When Your Baby Has a Birth Defect
10 tips for handling hard news and preparing for a happier future
I will never forget my OB asking me more than once if my surgical resident husband would be coming with me to my 20-week ultrasound. (She noticed that my son Slim had a cleft lip at my 14-week check but hadn't confirmed it.) And I remember them conversing in "doctor speak" while I sat in stunned silence after hearing the news that my baby would be born with a bilateral cleft lip and palate.
According to the Centers for Disease Control and Prevention (CDC), about 3 percent of babies are born with some kind of birth defect. The most common ones are heart defects, cleft lip and palate, Down syndrome, and spina bifida.
I doubt anyone who dreams of bringing a darling baby into the world thinks that their baby will be in that 3 percent. I know I didn't. Advanced ultrasounds and earlier diagnoses mean there are few surprises at birth these days, which gives parents time to prepare. But any time you hear that news, it can still be devastating.
Here are my tips for parents who learn their baby will be born with a birth defect:
Let yourself cry. It's ok to feel sad, angry, and cheated. Feel the grief and take time for it. But then move ahead. I cried for two days about Slim, but then I decided it wasn't going to do my family (including Slim) any good if I was miserable and crying all the time.
Take a deep breath. Yes, it's happening. Your baby is in the 3 percent, and it can be scary. When we found out about Slim, I knew we had a hard road ahead of us, but I also knew we had the strength to manage whatever issues his birth defect would cause.
Resist the urge to Google the condition immediately. No good can come of this. When you do research online, you're taking your chances with the accuracy of the information, and it doesn't always come out in your favor. Your doctor will have information specific to your baby's condition and can answer any questions you have without giving you unnecessary information.
See any specialists and have any extra tests your doctor recommends. If the procedures align with your ethical and religious beliefs and your insurance covers them, why not? The more you learn about your baby's condition ahead of time, the safer he – and you – will be at his birth.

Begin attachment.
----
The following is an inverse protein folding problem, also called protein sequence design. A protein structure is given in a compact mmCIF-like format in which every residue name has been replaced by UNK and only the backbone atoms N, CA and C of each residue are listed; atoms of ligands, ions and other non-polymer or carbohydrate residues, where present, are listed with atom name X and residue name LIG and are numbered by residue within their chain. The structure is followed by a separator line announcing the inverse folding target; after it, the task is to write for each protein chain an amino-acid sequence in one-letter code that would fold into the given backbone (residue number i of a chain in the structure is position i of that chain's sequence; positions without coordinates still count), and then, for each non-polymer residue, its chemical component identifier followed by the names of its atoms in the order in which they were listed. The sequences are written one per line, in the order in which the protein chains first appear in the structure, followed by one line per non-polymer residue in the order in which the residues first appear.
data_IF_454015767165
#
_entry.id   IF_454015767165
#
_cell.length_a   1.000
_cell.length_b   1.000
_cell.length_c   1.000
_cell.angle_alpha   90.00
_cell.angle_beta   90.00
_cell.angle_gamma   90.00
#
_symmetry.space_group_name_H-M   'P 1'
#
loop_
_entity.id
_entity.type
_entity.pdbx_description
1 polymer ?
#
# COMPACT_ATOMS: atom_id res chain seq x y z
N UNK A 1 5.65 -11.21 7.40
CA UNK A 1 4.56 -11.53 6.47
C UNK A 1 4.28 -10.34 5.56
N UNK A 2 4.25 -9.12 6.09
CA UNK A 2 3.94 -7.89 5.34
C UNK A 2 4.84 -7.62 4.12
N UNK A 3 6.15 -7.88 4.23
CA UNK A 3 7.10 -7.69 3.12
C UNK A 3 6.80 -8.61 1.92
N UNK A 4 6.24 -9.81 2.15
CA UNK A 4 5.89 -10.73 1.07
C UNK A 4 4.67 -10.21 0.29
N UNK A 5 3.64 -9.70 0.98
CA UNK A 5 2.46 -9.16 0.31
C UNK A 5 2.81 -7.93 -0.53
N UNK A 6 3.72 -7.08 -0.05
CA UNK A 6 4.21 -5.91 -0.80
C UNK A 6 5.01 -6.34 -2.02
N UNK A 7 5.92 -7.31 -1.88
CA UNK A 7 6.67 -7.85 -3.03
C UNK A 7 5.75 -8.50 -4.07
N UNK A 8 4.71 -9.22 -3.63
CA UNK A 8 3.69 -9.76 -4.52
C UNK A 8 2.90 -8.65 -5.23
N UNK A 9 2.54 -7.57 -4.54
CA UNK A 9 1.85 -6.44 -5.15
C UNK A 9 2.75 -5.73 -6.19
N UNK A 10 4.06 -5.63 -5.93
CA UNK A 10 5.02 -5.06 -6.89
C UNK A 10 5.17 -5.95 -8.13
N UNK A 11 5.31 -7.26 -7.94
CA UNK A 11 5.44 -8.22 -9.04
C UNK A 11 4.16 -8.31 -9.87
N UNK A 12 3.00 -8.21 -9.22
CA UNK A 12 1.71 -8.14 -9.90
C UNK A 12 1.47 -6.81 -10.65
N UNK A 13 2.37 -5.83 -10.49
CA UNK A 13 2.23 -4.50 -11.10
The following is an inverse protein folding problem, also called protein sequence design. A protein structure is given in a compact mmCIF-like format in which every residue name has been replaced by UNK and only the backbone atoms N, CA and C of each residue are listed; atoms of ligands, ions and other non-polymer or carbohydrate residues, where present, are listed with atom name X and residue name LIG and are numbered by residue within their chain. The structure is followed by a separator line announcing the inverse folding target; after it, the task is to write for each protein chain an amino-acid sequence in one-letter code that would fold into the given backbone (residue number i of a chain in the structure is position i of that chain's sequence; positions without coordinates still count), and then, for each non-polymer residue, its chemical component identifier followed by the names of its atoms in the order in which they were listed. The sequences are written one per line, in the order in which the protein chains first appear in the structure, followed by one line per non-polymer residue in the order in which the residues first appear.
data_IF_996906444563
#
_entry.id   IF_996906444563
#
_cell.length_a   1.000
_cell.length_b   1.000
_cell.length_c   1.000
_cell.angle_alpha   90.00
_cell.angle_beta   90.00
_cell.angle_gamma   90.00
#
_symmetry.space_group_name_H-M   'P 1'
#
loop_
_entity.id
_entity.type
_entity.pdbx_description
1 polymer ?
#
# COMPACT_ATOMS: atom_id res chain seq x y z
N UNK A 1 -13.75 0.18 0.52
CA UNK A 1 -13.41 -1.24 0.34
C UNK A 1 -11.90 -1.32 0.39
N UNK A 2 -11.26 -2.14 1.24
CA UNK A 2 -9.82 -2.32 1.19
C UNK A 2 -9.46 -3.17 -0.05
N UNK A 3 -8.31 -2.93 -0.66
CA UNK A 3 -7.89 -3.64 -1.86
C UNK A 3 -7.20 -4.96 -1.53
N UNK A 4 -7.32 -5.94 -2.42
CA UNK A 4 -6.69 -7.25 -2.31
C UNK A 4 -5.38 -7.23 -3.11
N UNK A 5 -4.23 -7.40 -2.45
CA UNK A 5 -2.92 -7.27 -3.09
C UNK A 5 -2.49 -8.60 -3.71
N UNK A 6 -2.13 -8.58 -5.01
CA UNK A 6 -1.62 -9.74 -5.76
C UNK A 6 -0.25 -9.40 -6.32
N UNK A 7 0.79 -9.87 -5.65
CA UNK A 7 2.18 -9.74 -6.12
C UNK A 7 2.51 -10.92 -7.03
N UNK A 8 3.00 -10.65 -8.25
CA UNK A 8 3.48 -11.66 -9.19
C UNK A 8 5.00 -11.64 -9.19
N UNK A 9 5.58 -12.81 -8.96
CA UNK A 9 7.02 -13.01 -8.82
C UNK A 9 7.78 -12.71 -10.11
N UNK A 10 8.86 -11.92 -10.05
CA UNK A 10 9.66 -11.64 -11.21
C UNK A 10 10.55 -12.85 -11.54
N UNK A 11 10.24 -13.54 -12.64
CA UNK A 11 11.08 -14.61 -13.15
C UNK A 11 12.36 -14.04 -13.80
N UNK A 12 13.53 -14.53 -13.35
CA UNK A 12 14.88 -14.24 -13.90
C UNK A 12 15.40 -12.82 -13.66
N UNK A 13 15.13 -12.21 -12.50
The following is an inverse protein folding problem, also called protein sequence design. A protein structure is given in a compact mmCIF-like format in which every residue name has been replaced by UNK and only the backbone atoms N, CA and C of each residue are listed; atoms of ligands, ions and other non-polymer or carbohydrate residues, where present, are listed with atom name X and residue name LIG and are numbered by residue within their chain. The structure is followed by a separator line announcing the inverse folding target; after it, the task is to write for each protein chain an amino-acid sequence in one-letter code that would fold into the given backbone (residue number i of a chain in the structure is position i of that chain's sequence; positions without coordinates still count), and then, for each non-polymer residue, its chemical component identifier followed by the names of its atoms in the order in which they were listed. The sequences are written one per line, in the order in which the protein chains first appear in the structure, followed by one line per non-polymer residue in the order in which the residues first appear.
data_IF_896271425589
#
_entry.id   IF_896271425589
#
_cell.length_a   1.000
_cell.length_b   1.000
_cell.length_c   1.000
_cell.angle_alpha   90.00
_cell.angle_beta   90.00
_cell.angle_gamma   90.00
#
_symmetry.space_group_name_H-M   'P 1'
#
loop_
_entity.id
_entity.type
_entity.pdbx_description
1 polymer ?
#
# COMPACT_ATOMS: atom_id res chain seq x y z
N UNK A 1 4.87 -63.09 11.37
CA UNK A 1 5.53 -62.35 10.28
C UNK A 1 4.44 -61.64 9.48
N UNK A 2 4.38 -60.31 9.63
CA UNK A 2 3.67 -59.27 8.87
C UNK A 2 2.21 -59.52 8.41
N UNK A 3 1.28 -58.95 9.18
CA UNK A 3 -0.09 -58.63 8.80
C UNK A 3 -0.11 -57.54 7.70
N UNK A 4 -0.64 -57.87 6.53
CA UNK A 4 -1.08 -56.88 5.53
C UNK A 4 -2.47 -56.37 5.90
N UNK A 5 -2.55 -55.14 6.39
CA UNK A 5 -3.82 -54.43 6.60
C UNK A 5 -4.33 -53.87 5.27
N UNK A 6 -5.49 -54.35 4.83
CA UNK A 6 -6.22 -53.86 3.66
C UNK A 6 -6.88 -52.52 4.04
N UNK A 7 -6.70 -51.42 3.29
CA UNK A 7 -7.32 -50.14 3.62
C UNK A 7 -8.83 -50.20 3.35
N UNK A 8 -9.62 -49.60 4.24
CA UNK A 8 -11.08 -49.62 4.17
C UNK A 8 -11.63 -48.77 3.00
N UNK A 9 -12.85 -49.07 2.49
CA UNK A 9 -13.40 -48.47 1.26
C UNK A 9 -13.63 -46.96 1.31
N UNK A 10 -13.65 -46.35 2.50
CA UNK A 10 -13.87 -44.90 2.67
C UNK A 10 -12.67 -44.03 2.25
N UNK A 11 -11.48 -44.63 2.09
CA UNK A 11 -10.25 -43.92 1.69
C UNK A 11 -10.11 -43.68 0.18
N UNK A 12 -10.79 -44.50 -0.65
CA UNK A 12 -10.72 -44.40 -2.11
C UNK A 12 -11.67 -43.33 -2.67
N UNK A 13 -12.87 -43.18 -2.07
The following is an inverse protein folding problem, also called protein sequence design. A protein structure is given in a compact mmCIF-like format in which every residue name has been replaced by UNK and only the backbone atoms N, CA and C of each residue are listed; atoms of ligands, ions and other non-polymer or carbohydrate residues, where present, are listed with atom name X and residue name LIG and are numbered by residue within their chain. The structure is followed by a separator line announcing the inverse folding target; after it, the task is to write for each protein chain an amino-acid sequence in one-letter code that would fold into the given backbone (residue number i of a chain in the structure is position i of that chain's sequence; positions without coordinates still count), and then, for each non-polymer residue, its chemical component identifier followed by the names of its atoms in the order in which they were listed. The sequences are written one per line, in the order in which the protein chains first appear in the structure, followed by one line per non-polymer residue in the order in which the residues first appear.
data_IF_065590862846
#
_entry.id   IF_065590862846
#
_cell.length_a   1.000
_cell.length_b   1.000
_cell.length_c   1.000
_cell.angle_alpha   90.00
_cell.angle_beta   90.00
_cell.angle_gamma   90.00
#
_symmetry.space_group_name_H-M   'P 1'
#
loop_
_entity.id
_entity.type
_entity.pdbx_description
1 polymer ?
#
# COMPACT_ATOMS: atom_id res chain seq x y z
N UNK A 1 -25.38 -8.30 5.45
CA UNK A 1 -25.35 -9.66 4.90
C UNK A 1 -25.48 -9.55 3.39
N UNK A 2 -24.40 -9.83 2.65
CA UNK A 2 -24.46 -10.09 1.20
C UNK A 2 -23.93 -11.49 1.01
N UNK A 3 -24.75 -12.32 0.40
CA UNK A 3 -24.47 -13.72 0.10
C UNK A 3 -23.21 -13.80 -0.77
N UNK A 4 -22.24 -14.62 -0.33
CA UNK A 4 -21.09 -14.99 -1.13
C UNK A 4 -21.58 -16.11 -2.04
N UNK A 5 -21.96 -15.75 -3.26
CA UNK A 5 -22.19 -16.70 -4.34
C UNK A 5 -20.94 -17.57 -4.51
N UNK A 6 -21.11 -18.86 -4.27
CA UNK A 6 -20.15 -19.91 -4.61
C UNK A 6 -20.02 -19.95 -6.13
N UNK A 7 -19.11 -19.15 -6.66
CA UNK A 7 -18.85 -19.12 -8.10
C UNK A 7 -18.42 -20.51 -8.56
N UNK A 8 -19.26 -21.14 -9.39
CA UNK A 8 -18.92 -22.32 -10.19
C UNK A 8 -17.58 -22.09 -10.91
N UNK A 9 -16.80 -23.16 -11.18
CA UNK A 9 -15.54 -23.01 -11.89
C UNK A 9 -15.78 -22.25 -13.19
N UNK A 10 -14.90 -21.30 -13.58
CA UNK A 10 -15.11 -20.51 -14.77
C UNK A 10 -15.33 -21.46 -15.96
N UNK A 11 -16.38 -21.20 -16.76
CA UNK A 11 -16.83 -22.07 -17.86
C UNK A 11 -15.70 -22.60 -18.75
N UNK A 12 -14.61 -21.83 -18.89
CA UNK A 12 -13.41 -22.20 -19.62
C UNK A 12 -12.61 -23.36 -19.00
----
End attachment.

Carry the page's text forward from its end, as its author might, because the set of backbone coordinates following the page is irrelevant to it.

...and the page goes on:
Plus, it lessens the possibility of additional surprises and helps you connect with the specialists your baby may need. For example, some babies with cleft lip and palate issues also have heart defects, so my doctor sent me to a pediatric cardiologist who did an ultrasound of Slim's heart before he was born. Thankfully it was fine, but the cardiologist was on call during his birth just in case.
Look at pictures and read information when you are ready. Don't force information on yourself before you are ready. You have up to 20 more weeks to let the idea of a special child sink in. My husband found a wonderful website, Wide Smiles, which has pictures of every type of cleft lip and palate. He found a little boy who looked exactly as Slim would look, and he said to me, "When you are ready to see it, I have a picture to show you." When the time felt right, I looked at it. And I actually felt relief.
Communicate openly with your partner. Talk about how you both feel, what your expectations are, and what you need from each other. Then make a pact to keep the line of communication open. Having a special needs child adds another level of stress to a relationship. You need to know this. You need to work together to care for your child.
Educate and prepare your family and friends. Just because people have heard about some of these birth defects doesn't mean they know exactly what they entail. I was really surprised when many people had no idea what cleft lip and palate is. As with any newborn, you are going to need help and want breaks. Make sure there are some people you can turn to who will know how to care for your baby's special needs. Be prepared to train your baby's caregivers.
Know that some people will be uncomfortable. Just as not everyone is comfortable holding a newborn, not everyone will be comfortable being around a child with special needs. I had a friend who was visibly uncomfortable every time she saw Slim before his lip was repaired. I understood and didn't judge her for it. Just keep in mind that some people might drift away. Regardless of a child's physical condition, sometimes just having a child has a way of weeding people out of your life.
Understand that this baby will make you a better parent and a better person. Despite all the challenges this child will bring into your life and all the times you will wish for things to be different, this child is wonderful and special and will make you see the world in a new light. And even if you think there is no way you can handle it all, you will do it simply because you love your child. And that will be enough.
Accept the help that is offered. Social workers will visit you in the hospital when your baby is born. They will give you all sorts of forms and applications for special assistance. Tell them if this feels overwhelming and ask for help organizing the information. Many states have wonderful early intervention programs that are free and in-home. Find out what your child qualifies for and what other assistance you can receive. Then take the help. It's ok.
With information, support, knowledge, and unconditional love on your side, you will be able to care for your baby's unique needs.
This article originally ran on lifewiththefrog and is reprinted here with permission from the author.